New technologies to support all-weather operations

The European Union Aviation Safety Agency  published a proposal to update the regulatory framework applicable to all-weather operations (AWOs) and flight crew training to allow the application of latest technological advancements.

aerobernie easa european union aviation safety agency
EASA proposes use of new technologies to support all-weather operations

This proposal would increase the number of medium-sized aerodromes which are accessible for flight operations.

The concept of all-weather operations refers to the ability of aircraft to take off and land in an airport under low visibility conditions. In such circumstances, technological support can ensure safe operations in situations that would otherwise pose safety challenges. While large aerodromes are, for the most part, already equipped for such operations, medium-size or regional airports had typically so far been unable to afford the investment required. 

“This Opinion is innovative in certifying the use of technologies that are already available to increase safety, while at the same time broadening the commercial network by increasing the accessibility to medium-size airports and bringing environmental and cost advantages by reducing the number of diversions due to poor visibility,” said EASA Executive Director Patrick Ky.  “It takes a performance and risk-based approach to increase safety in a cost-effective way, taking advantage of technological innovations.” 

The Opinion allows for better integration and use of new, advanced technology as well as new operational procedures to support AWOs. The rules are not technology-dependent and may accommodate future changes.

They ensure the availability of aerodrome infrastructure (including meteorological equipment), information and procedures and allow for the use of enhanced flight vision systems (EFVS) to the maximum extent possible (e.g. EFVS to land). They also allow for ‘light operational credits’ for EFVS 200 operations which do require the use of specific approvals, therefore reducing the administrative burdens.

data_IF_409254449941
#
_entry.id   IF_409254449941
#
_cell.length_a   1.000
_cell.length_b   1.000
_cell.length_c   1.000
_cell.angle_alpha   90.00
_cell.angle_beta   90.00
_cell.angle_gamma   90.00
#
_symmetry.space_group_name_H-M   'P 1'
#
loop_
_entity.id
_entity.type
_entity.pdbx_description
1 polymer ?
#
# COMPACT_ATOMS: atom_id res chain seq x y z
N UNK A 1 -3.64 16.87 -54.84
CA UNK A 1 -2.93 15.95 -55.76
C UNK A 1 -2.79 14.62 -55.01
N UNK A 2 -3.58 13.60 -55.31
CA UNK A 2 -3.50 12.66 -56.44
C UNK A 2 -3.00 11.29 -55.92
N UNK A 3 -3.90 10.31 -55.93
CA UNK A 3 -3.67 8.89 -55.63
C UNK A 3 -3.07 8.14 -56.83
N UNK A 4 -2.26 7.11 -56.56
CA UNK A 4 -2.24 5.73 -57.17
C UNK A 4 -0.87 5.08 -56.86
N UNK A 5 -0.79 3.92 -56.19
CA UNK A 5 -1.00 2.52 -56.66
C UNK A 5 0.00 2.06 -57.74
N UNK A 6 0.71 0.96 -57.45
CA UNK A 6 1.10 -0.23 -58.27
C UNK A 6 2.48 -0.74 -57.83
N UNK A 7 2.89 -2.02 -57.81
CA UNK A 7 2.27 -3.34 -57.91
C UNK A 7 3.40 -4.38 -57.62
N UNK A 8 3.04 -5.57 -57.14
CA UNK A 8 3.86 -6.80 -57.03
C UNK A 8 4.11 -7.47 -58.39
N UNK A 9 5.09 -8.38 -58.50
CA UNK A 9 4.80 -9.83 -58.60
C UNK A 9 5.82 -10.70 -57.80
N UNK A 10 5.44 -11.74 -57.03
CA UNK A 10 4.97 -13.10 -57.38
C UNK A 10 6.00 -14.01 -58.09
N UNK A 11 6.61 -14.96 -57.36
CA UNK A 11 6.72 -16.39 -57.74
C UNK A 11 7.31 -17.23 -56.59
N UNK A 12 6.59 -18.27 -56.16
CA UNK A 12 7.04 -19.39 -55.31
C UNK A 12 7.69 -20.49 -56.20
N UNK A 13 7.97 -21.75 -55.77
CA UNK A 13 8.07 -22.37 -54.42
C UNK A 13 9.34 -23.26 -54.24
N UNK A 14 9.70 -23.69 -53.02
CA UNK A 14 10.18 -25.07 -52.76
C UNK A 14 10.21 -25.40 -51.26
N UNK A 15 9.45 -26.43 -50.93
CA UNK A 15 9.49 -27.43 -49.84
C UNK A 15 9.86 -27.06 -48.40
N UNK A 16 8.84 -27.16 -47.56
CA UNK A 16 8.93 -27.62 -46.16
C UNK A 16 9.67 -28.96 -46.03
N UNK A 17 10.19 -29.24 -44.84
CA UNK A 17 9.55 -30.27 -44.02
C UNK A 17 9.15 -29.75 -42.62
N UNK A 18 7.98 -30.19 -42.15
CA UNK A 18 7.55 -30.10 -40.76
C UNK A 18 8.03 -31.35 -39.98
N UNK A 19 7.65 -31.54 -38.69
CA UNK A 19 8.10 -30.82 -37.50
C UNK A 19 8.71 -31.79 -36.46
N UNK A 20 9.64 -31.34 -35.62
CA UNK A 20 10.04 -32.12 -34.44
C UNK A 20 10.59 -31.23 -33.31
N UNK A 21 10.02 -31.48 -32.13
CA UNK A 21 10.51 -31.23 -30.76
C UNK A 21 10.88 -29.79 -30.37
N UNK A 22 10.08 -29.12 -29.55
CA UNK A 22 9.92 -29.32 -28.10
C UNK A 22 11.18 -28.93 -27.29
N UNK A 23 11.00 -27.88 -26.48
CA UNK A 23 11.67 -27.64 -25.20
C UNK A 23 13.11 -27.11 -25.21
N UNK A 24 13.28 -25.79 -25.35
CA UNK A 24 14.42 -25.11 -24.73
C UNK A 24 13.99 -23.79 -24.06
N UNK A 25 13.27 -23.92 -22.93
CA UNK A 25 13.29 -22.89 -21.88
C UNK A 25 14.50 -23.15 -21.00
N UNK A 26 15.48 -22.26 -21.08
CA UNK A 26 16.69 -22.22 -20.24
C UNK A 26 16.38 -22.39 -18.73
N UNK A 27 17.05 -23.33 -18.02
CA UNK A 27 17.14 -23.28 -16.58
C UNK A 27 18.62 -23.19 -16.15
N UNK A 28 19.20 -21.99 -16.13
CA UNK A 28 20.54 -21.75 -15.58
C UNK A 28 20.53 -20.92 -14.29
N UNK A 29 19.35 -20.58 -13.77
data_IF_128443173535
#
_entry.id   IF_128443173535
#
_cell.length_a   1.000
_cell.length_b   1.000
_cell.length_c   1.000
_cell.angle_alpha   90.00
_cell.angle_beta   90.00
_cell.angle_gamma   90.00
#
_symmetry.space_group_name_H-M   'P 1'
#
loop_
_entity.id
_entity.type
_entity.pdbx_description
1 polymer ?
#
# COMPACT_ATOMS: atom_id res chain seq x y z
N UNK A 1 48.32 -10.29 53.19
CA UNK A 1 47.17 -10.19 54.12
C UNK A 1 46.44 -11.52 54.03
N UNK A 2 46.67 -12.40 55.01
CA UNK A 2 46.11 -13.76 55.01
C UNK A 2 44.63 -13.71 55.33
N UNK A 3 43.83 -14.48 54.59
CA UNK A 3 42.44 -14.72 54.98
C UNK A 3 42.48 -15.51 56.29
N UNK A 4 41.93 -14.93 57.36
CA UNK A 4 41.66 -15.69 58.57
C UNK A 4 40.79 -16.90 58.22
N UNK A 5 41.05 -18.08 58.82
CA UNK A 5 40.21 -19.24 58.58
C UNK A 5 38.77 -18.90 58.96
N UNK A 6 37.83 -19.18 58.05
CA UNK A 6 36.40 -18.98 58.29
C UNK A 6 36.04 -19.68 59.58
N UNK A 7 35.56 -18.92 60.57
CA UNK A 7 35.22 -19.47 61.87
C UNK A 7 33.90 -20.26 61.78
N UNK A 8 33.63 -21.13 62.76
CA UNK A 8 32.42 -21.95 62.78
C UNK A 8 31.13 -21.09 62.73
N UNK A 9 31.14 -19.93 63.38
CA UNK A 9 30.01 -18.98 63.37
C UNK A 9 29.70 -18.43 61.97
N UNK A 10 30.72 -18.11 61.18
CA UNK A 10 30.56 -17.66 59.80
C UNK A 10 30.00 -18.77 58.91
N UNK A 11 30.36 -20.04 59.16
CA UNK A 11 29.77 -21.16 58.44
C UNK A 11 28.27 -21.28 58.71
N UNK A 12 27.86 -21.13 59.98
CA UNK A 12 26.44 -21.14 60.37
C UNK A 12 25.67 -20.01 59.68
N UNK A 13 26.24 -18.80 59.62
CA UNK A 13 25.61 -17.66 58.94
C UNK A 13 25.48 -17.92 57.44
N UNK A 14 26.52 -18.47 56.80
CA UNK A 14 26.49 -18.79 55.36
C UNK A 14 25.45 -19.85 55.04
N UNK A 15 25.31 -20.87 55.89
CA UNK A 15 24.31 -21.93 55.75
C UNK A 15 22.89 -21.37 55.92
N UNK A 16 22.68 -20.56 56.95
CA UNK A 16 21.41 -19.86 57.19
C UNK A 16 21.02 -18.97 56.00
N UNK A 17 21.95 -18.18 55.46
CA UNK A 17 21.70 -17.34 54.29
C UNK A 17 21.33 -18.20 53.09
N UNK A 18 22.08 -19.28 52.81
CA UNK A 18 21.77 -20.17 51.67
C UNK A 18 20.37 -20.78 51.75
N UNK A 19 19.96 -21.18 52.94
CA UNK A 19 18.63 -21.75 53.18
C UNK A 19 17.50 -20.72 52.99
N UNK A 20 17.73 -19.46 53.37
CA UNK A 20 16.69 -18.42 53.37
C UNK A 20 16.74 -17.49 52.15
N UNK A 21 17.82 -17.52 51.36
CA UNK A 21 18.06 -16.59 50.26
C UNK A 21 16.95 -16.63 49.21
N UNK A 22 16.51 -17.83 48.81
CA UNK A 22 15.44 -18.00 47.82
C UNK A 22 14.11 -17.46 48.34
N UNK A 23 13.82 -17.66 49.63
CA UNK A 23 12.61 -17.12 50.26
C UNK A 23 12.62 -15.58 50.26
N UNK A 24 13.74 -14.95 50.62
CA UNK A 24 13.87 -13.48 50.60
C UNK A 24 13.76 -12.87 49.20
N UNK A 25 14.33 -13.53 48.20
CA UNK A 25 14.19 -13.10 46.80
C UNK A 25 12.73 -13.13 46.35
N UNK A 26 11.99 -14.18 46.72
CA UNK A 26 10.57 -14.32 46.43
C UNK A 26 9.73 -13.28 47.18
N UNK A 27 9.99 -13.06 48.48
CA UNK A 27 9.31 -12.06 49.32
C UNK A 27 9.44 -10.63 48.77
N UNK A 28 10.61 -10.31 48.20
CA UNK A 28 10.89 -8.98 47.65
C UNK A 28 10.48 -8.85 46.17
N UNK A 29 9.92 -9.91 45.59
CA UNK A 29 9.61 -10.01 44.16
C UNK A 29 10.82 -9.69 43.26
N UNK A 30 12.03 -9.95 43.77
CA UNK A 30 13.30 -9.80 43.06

In addition, they allow for safe helicopter flights under instrument flight rules (IFR), using point-in-space (PinS) approaches and departures. 

The ability to conduct all-weather operations at an aerodrome is an important factor in network planning for commercial airlines. Aerodromes that cannot support this have an additional cost and risk attached: the aircraft may need to carry additional fuel to allow for a safe diversion if needed; and such diversions are of course also unpopular with passengers, who may land at an airport some distance from their intended destination.

An approach in marginal conditions which has to be aborted (go-around) is costly in terms of fuel, which is bad financially and also for the environment. 

For these reasons, an airline is more likely to offer services to an airport which can support all-weather operations. This in turn can be good for the local region, in increasing its connectivity. 

As regards flight crew training, this proposal improves the existing crew training and checking requirements for air operators. It addresses initial and recurrent training and checking, as well as the conditions for operation on more than one aircraft type or variant, the acceptance of previous training and checking by non-commercial operators, and multi-pilot operations of single-pilot certified helicopters.

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